The Manganiyar Seduction

The Manganiyar Seduction AARForty musicians from three generations of Manganiyars, a caste of desert instrumentalists from Rajasthan, will perform in an illuminated 36-window ‘jewel box’ in the visually and musically stunning masterpiece The Manganiyar Seduction this March.

The vision of theatrical director Roysten Abel, the founder of the Indian Shakespeare Company, celebrates the music of the Manganiyars, musicians from the heart of the Thar Desert, in an astonishing audio-visual feast. The beauty of the traditional Manganiyar music is heightened by a set inspired by Amsterdam’s red light district and the Hawa Mahal Palace in Jaipur.

The musicians are seated in a four-storey bank of 36 red-curtained pods, each one framed by light-bulbs and occupied by a single performer who is illuminated whenever his voice or playing joins the extended piece of music being performed.

As the ensemble grows in number and the sound gathers momentum, the skin-pricking climax is heralded by a sumptuous light show as all the pods glow and pulsate along with the musical rhythms in an extraordinary original concept, brilliantly executed.

The Manganiyars are a caste of Muslim musicians who are predominantly settled in the districts of Jaisalmer, Barmer and Jodhpur, in the heart of the Thar Desert. They traditionally performed for Kings but over time their patrons have shifted significantly.

In the 1970s, ethnomusicologist, the late Komal Kothari discovered them and gave them a new life in contemporary times and spaces. Their repertoire includes ballads about Kings and also Sufi poems written by various mystics. They have songs for birth, marriage, feasts and more, and even though they are classified as folk musicians, their traditional music is classical and reflects upon the roots of classical music in India.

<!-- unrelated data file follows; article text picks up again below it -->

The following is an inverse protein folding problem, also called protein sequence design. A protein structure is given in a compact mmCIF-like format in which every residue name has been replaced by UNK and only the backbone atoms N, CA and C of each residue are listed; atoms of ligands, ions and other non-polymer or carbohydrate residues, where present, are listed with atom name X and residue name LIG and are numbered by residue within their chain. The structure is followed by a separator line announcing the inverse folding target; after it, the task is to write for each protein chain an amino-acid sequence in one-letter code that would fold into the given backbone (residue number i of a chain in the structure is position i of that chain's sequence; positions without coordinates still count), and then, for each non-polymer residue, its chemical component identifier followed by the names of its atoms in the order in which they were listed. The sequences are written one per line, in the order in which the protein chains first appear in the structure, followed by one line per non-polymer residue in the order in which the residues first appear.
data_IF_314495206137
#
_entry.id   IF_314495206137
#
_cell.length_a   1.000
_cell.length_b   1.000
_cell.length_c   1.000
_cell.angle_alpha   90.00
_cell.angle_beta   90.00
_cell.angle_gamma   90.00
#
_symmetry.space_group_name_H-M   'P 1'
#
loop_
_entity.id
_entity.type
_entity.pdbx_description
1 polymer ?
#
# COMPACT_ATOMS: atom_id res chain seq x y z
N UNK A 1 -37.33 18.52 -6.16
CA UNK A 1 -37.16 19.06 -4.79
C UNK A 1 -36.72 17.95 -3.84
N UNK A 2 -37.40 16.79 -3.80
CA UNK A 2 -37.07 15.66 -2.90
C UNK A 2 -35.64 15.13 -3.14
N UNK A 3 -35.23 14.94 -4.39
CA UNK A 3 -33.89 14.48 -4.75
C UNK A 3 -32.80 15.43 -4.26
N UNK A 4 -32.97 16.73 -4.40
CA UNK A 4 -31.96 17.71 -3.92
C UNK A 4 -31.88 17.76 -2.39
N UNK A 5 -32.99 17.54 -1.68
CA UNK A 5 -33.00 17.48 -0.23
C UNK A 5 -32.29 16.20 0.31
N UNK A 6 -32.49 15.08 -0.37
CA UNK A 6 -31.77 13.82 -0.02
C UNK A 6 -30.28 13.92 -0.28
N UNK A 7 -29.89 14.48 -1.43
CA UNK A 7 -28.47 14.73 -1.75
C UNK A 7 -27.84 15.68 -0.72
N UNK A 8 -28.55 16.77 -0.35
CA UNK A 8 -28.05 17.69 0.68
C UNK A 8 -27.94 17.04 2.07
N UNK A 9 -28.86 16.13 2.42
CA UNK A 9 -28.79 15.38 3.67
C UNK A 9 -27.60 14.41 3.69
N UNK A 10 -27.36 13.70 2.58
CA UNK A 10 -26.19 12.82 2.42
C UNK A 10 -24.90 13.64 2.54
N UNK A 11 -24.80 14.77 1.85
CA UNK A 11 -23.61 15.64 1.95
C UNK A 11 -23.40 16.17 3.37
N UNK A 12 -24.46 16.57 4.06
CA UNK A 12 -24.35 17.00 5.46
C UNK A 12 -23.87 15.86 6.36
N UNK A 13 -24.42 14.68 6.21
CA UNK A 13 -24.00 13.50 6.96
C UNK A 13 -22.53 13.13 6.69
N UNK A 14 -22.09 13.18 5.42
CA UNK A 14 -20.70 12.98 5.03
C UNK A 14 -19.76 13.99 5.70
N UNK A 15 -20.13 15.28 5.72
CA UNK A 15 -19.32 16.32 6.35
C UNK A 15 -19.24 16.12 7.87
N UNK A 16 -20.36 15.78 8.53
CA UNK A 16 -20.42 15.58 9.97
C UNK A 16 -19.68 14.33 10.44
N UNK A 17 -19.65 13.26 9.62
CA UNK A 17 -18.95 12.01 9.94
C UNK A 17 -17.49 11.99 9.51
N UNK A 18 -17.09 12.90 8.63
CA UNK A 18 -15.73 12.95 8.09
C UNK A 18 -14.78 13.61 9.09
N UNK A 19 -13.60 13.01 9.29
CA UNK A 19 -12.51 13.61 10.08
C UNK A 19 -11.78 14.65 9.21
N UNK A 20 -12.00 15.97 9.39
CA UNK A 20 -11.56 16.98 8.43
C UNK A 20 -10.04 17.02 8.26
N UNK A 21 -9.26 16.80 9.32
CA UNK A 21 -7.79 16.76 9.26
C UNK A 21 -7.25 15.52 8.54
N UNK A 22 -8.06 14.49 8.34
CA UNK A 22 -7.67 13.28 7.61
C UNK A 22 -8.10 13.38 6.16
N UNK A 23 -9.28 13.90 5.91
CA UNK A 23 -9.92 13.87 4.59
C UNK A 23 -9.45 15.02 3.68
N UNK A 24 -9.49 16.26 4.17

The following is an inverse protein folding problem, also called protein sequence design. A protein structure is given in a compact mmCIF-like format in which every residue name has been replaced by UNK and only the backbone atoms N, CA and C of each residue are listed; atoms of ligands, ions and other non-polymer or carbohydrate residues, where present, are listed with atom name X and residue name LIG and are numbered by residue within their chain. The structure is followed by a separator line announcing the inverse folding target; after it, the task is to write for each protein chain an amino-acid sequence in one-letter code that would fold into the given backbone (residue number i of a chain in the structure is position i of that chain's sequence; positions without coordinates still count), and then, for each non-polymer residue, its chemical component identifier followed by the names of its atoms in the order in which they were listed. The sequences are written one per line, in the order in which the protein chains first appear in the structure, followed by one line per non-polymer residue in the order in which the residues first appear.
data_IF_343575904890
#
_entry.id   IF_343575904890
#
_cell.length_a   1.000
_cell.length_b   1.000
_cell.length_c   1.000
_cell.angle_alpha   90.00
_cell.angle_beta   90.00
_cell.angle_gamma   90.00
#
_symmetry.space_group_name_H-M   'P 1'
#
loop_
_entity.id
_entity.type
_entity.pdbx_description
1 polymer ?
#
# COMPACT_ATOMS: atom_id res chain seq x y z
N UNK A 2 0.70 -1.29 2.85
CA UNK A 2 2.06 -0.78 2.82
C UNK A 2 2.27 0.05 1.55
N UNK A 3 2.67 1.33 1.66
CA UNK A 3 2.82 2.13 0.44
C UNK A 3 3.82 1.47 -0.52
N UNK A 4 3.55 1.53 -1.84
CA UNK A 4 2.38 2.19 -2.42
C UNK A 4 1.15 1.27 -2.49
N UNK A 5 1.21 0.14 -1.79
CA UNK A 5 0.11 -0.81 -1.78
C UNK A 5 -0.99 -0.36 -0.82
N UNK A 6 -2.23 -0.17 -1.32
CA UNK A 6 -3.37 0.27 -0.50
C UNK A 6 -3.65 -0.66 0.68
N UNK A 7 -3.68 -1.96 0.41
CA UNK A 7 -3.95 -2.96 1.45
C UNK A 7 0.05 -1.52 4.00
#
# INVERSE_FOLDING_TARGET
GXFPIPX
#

Director Roysten Abel has reversed the usual practice of using music for theatre and instead uses theatre to create magic in music. He describes what he calls, his First Seduction – “While directing a play in Spain in 2006, I was accompanied by two Manganiyar musicians who formed part of the company. They would follow me and play music in all the places I went, most of the time overlooking the decorum of that space,” he said.

“I would wake up and sleep to their playing over the course of a fortnight, during which time a strange psychological event took place. Having left for Germany to direct another production, I realised that I missed the music so I would call them and ask them to sing over the phone. I was totally seduced.”

“Returning to India filled with inspiration, I wanted to translate this seduction into a physical realm. For some reason, my experience made me think of a red light district, bordering on the burlesque inside my head, heart and body. I thought of windows in Indian palaces where women folk would view ceremonies or processions while unwittingly becoming the subjects of voyeurism themselves. For me, these windows came alive with musicians.”

“I went to Jaisalmer and auditioned a thousand musicians, from whom I selected 45. The Manganiyars were not accustomed to rehearsals and I was attempting to translate an experience into a piece of theatre. We got into the process of understanding and trusting each other over a three-year period before arriving at The Manganiyar Seduction. But even after hearing it a thousand times, it still has the power to seduce me.”

First created to open the Delhi Film Festival in 2006, The Manganiyar Seduction’s rousing success, incredible originality and intense musicality has seen it tour the globe ever since. The show has received long-held standing ovations all over the world, from Salzburg and Vienna, to New York, Singapore, Washington, Paris and Hong Kong

“The show received a standing ovation that lasted long after the musicians, finished with their performance, closed their curtains, turned off their lights and exited the stage.” – Wall Street Journal.

The Manganiyar Seduction
Concert Hall – Queensland Performing Arts Centre, Cultural Precinct, South Bank
Performances: 1 – 2 March 2018
Information and Bookings:

State Theatre – Arts Centre Melbourne, 100 St. Kilda Road, Melbourne
Performances: 6 – 7 March 2018
Information and Bookings:

WOMADelaide – Frome Park, Adelaide
Performances: 9 – 12 March 2018
Information and Bookings:

Image: The Manganiyar Seduction (supplied)